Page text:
Best External SSD for Sample Libraries

best external ssd for sample libraries - decibel peak
best external ssd for sample libraries - decibel peak
best external ssd for sample libraries - decibel peak

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The best external SSD for sample libraries uses Thunderbolt technology.

If you purchase an external SSD and it doesn’t use the Thunderbolt protocol, you are WASTING your money. The USB protocol (even USB-C) will cap your external SSD’s performance.

In other words, the only way to achieve maximum performance with an external SSD is by using Thunderbolt technology. It’s the only way to achieve similar (or even faster) speeds than your computer’s internal SSD.

That’s why we’ll only be looking at the best external THUNDERBOLT SSDs for sample libraries and nothing else. I don’t want you to waste your money.

If you have something against Thunderbolt, you can consult another article I wrote entitled “Best External HDDs for Music Production”.

Thunderbolt 3 vs USB-C External SSD

Most consumers don’t understand the difference between Thunderbolt 3 and USB-C.

It’s understandable because they both use the SAME connector.

However, it’s the actual cable that makes the difference and whether or not you’re using Thunderbolt 3 ports (which ARE compatible with USB-C) or USB-C ports (which AREN’T compatible with Thunderbolt 3).

Manufacturers also make it VERY difficult for consumers to make the distinction.

Some external SSDs (like this one) mention Thunderbolt compatibility but are actually USB-C. Remember, USB-C devices are compatible with Thunderbolt 3 (not the other way around).

So, how can we tell the difference?

The read/write speeds of the drive isn’t always clearly stated, but this is the best indicator.

For example, this LaCie Portable SSD has the keyword “Thunderbolt 3” in its title, but the read speed is only 540 Mbps. That’s only as fast as your best performing HDD…

SSDs can perform at read speed of up to 3,200 Mbps (although most average 2,400 Mbps).

That’s a HUGE difference. Isn’t it?

The thing is… Most consumers wouldn’t even be able to tell the difference. That’s mostly because they haven’t compared the two (Thunderbolt 3 vs USB-C) and because most people don’t even have computers with Thunderbolt 3 ports.

That’s one of the reasons you’ll have difficulty finding Thunderbolt 3 drives in stores.

There isn’t enough demand, but that’s going to change VERY soon.

The best place to find good deals on external Thunderbolt 3 SSDs is going to be on Amazon for the time being. So, I hope that you now understand WHAT you’re looking for and WHY.

If you want your sample libraries to load almost instantly, you’ll definitely want to pick up one of the drives I’ll be recommending.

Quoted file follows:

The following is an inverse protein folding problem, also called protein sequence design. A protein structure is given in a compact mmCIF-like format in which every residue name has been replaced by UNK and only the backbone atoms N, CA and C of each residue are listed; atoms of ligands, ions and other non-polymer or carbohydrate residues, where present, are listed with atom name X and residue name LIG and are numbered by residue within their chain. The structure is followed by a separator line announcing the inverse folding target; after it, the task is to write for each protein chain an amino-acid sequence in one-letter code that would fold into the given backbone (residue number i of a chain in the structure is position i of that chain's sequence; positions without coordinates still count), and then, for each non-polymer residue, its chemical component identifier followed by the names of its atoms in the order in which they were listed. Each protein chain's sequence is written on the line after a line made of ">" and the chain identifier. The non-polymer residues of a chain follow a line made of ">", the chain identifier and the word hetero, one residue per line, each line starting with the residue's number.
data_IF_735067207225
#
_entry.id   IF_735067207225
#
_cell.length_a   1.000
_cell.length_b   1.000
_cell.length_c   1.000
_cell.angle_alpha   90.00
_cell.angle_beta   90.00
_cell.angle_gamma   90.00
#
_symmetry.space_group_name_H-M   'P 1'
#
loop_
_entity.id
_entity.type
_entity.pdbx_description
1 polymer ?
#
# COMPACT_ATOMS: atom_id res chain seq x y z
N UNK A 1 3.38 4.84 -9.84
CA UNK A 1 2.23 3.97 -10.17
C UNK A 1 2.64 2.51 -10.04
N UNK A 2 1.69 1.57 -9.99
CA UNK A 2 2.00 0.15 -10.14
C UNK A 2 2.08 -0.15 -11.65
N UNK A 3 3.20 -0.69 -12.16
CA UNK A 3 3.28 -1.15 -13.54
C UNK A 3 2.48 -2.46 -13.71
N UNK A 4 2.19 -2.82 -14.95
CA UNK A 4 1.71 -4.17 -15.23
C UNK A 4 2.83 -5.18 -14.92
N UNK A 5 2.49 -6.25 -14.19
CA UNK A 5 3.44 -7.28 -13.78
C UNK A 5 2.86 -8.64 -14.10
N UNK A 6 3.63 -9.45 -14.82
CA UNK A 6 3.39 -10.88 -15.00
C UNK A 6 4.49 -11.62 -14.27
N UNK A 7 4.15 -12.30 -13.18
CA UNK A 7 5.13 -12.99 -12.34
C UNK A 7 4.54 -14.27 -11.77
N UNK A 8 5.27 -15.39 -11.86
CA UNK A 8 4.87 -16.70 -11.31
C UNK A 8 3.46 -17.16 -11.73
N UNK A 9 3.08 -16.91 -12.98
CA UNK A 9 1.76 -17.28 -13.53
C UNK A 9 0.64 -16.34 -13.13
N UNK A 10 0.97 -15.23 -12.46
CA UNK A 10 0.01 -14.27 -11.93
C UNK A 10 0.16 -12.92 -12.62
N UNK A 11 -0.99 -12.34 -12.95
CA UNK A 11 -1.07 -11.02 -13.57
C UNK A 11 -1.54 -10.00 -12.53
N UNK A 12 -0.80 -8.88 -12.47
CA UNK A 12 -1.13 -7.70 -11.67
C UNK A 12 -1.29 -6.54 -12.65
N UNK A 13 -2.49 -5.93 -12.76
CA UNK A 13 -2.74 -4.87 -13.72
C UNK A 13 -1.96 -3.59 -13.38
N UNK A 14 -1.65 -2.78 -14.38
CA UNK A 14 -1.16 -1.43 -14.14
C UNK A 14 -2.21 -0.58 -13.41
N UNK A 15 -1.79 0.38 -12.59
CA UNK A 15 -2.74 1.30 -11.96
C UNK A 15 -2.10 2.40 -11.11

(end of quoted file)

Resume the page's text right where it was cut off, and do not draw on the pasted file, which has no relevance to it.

We’re starting with my weapon of choice, the Plugable Thunderbolt 3 External SSD…

Plugable Thunderbolt 3 External SSD NVMe Drive

I personally use the Plugable Thunderbolt 3 External SSD, so you have my personal guarantee that IT ROCKS!!

best external ssd for sample libraries - Plugable 1TB Thunderbolt 3 External SSD NVMe Drive (Up to 2400MBs/1800MBs R/W)

Here are the specs:

  • Size Options: 512GB/1TB/2TB
  • Read Speed: 2,400 Mbps
  • Write Speed: 1,800 Mbps
  • Removable Cable: No
  • Bus-Powered: Yes
  • Warranty: 3 Years

Once I purchased this thing, my sample libraries went from taking an average of 30 seconds to load to a few seconds! It’s one of the best investments I ever made.

It was also one of the most affordable Thunderbolt 3 SSDs on the market.

The only thing others have complained about is the length of the Thunderbolt 3 cable.

It’s also non-detachable (which is my main concern), but you can easily make it work with your setup if you make some small adjustments.

I also use a Thunderbolt 3 dock, so it really isn’t an issue for me.

The 3-year warranty reassures me, but if you ever damage that cable… You’re done for.

Would it be possible to open up the chassis and make modifications?

It seems doable (which is probably why there’s a warranty seal), but I wouldn’t go ahead and do this unless you want to void your warranty (unless it’s already expired).

I’m not sure which SSD is in there, but the quality is VERY high.

I personally trust the Plugable brand. They have great customer support and are really making some headway in this new Thunderbolt market. I highly recommend this drive!

OWC Envoy Pro EX Rugged Portable SSD with Thunderbolt 3

OWC makes some great stuff and has also become quite the serious contender in the growing Thunderbolt marketplace.

best external ssd for sample libraries - OWC 2.0 TB Envoy Pro EX Rugged High-Performance Bus-Powered SSD with Thunderbolt 3 (OWCTB3ENVP20)

Here’s what you’ll get out of this drive:

  • Size Options: 240GB/480GB/1TB/2TB/4TB
  • Read Speed: 2,300 Mbps
  • Write Speed: 1,300 Mbps
  • Detachable Cable: No
  • Bus-Powered: Yes
  • Warranty: 3 Years

The only thing I found funny about this drive is that OWC claims that the read speed is 2,800 Mbps when an actual user got 2,300 Mbps out of it.

I don’t own this one so I can’t confirm anything, but it’s something to keep in mind.

As far as I’m concerned, this drive is very similar to the Plugable Thunderbolt 3 External SSD except that it has some additional layers of protection.

I’d feel much more comfortable dropping the OWC Envoy Pro EX, but I’m not going to try.

The cable situation is also the same as the Plugable brand so that’s why I didn’t end up choosing the OWC drive. It’s also more expensive, so there you go.

If you need less storage though, their smaller sizing options can be appealing!

*NOTE: Apparently, this drive doesn’t work with the 2018 Mac Mini (another reason why I didn’t purchase).

Samsung X5 Portable SSD – Thunderbolt 3 External SSD

Next up, we have the Samsung X5 Portable SSD.

best external ssd for sample libraries - SAMSUNG X5 Portable SSD 1TB - Up to 2800MB/s -Thunderbolt 3 NVMe External Solid State Drive, Gray/Red (MU-PB1T0B/AM)

I don’t personally own this drive, but it was one of the options I was considering.

  • Size Options: 500GB/1TB/2TB
  • Read Speed: 2,800 Mbps
  • Write Speed: 2,300 Mbps
  • Removable Cable: Yes
  • Bus-Powered: Yes
  • Warranty: 3 Years

It’s slightly more expensive, but the Samsung X5 looks LUXURIOUS.

It even has shock-resistant components, so it’s also quite durable.